By Andrea BraunContributing WriterLove’s Labor’s Lost is a “play” in the strictest sense of the word, and it’s fun to watch the characters pontificate, read their letters aloud (even if a couple of them go awry), flirt, and stretch language to illogical limits and syllogistic absurdity.
It’s well known in theatre circles that this early work in the Shakespeare canon isn’t often performed and conventional wisdom has it that it’s simply dated. Its puns and jokes are too much of their own time for contemporary audiences to “get” them. It also could be static considering how much standing and speaking there is if the stage business isn’t choreographed to avoid it.
I’m certainly pleased that director Tom Ridgely didn’t think in those limited terms. Our new artistic director of the Shakespeare Festival St. Louis has given us a comic jewel. I’m not familiar enough with the text to cite specific edits and emendations that may have been made, but I think some are there. It’s particularly hard to tell because Ridgely has paced this piece at 11 out of 10, and yet it’s wonderfully easy to follow.
The basic story is simple enough. Four young noblemen decide to take an oath to forgo romance for three years to allow time for study and contemplation, and the edict is issued that Navarre shall be singular in its observation of these rules. In a trice, four young women show up. Oops! What now?
The situation is that straightforward, but complicated by politics in that the men are the friends and companions of the King of Navarre (Sky Smith) and the Princess of France (Kea Trevett) representing her ailing father, the King, and her attendants and have come to discuss the disposition of the Aquitaine.
Flirting ensues, complete with the young men playing
dancing Muscovites (you won’t believe it until you see it) and the Princess and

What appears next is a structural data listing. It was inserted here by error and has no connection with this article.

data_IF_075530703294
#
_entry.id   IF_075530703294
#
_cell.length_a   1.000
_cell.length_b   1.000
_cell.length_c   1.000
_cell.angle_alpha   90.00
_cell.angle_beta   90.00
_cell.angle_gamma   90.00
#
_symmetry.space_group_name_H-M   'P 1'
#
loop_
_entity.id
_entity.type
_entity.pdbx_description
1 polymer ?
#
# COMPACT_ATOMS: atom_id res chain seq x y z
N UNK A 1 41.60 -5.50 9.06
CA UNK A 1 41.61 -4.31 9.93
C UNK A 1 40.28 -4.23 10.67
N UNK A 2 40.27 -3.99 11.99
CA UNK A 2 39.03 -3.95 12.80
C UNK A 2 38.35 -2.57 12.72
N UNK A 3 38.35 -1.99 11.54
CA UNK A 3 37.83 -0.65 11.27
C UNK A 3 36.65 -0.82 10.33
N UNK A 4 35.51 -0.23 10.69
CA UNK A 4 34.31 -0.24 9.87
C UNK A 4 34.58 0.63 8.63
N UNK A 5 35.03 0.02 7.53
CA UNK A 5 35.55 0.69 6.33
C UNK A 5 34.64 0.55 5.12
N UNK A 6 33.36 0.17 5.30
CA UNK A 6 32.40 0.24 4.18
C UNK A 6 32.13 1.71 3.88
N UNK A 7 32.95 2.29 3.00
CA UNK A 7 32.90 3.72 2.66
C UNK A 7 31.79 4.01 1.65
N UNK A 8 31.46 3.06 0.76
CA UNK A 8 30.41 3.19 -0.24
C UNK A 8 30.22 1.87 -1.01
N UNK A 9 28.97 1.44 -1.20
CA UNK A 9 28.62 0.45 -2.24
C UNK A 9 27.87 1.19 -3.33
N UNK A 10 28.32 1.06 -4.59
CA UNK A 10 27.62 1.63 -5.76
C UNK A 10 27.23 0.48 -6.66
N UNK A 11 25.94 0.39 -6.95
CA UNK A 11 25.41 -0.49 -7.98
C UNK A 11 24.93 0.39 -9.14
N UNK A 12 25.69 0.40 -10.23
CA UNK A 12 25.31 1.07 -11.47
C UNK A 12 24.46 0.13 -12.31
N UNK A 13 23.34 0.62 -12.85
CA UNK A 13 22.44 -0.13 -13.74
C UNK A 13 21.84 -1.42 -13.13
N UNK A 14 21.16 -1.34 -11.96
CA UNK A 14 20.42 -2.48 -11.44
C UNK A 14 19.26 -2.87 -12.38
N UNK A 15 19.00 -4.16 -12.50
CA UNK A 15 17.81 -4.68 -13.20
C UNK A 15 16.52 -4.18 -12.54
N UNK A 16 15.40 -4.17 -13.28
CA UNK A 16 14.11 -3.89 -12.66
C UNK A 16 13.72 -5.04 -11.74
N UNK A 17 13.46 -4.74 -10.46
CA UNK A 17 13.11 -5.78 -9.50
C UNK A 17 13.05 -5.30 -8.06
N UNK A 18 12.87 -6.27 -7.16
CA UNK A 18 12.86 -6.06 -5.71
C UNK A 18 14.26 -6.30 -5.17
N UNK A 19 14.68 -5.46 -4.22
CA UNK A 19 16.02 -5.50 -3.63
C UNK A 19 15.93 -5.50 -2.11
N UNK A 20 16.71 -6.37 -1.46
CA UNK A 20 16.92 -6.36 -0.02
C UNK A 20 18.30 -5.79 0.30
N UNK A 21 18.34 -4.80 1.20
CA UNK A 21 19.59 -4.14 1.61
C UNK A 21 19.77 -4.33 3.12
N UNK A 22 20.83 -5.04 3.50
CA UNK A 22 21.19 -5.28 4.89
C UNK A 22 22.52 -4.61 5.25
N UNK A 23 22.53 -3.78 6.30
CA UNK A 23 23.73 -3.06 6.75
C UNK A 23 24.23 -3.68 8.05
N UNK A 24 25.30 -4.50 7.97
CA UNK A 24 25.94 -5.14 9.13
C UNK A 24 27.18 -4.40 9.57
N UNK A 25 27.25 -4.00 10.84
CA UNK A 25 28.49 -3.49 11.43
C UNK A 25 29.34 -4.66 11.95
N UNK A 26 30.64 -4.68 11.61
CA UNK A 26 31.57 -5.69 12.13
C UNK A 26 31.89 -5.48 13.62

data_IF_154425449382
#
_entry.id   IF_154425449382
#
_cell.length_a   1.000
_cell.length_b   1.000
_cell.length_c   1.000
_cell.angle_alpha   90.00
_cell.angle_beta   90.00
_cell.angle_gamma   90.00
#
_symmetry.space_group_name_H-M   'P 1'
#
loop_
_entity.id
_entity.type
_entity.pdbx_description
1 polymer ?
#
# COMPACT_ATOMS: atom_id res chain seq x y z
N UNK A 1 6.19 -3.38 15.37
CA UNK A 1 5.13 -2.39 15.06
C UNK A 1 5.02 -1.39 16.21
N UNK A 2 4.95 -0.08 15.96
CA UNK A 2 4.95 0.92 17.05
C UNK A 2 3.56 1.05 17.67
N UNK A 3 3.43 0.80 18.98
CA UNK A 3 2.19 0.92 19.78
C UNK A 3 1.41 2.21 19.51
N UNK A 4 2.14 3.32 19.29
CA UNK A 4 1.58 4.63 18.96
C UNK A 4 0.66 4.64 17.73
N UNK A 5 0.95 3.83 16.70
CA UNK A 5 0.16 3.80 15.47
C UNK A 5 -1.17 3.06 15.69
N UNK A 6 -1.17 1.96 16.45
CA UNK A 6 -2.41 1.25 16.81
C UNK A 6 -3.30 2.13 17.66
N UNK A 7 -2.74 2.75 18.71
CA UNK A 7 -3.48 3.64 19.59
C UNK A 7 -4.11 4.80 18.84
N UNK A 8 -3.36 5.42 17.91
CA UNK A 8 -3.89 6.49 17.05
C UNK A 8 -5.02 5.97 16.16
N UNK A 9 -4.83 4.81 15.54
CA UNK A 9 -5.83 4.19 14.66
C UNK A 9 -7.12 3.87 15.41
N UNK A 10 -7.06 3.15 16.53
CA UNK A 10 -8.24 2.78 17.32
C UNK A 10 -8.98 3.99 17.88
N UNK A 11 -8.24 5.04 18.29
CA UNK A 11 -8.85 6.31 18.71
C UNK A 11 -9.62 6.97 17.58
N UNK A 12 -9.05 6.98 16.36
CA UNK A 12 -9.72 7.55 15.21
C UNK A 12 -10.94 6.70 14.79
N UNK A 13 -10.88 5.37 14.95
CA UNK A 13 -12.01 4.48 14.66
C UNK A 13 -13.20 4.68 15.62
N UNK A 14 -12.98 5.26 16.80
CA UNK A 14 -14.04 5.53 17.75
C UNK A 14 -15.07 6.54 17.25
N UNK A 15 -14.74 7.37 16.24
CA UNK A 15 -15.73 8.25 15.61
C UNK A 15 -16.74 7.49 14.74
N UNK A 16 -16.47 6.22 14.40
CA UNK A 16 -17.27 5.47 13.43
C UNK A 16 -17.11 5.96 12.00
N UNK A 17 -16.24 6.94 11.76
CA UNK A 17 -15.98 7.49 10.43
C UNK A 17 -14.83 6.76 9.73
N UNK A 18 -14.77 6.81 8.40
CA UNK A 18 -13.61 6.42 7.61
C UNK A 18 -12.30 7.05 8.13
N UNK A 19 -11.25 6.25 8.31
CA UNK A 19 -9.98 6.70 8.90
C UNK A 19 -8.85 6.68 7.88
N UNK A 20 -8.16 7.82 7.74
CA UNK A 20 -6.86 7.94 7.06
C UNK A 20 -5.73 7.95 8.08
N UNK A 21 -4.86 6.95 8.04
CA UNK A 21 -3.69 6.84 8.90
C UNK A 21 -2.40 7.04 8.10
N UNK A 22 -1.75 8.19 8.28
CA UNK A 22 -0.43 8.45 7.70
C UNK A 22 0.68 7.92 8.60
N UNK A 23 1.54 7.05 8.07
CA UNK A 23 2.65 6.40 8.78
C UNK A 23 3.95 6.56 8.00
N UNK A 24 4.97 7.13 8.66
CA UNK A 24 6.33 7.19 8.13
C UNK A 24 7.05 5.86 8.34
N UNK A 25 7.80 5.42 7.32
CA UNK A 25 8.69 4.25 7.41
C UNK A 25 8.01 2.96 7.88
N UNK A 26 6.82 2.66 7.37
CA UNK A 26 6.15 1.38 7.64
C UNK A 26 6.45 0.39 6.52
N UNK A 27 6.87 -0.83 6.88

her entourage exchanging jewelry to confuse the men about their identities.
There are actually two plays-within-the-play, plus funny moments from the
scholar Holofernes (Carine Montberband) and the curate Nathaniel (Katy Keating)
whose routine reminds me of a Socratic version of “Who’s On First.”
Early in the action, we meet consummate clown Costard
(Patrick Blindauer) as he’s being
berated by the King for illicit relations with the wench Jacquinetta (Molly
Meyer). Costard shows his own facility with language when he tries to get out
of being punished for breaking the new law about congress with a woman, for
which the Spaniard, the haughty and verbose Don Armado (Philip Hernandez), also
in love with Jacquinetta, reports him. And the course is set for merriment
The set by Jason Simms is perfect, and contains more
you than you might expect. Melissa Trn’s costumes span the ages from the
vaguely Roman slave look sported by Costard, to Armado’s bedazzled uniform; the Curate and
Holofernes in Elizabethan dress, the noblewomen in Bennett sisters garb sans
the bonnets, and the men’s mostly timeless attire. With John Wylie’s lights, it
all combines to create a beautiful show. Rusty Wandall incorporates wandering
minstrels in his sound design, so we’re welcomed to the show with “Meet Me in
St. Louis” as we enter, and “Gloria” complete with a Blues flag at curtain call,
and much else throughout. While the actors are mostly excellent, it’s Tom
Ridgely’s show and he’s got a winner.
The Shakespeare Festival runs in Forest Park through June 23 nightly at 8 p.m. except Mondays. Admission is free and festivities begin at 6:30 p.m. with a Green Show and a 25-minute version of the play performed Thursday-Sunday nights at 7:15 by the Shakespeare Squadron.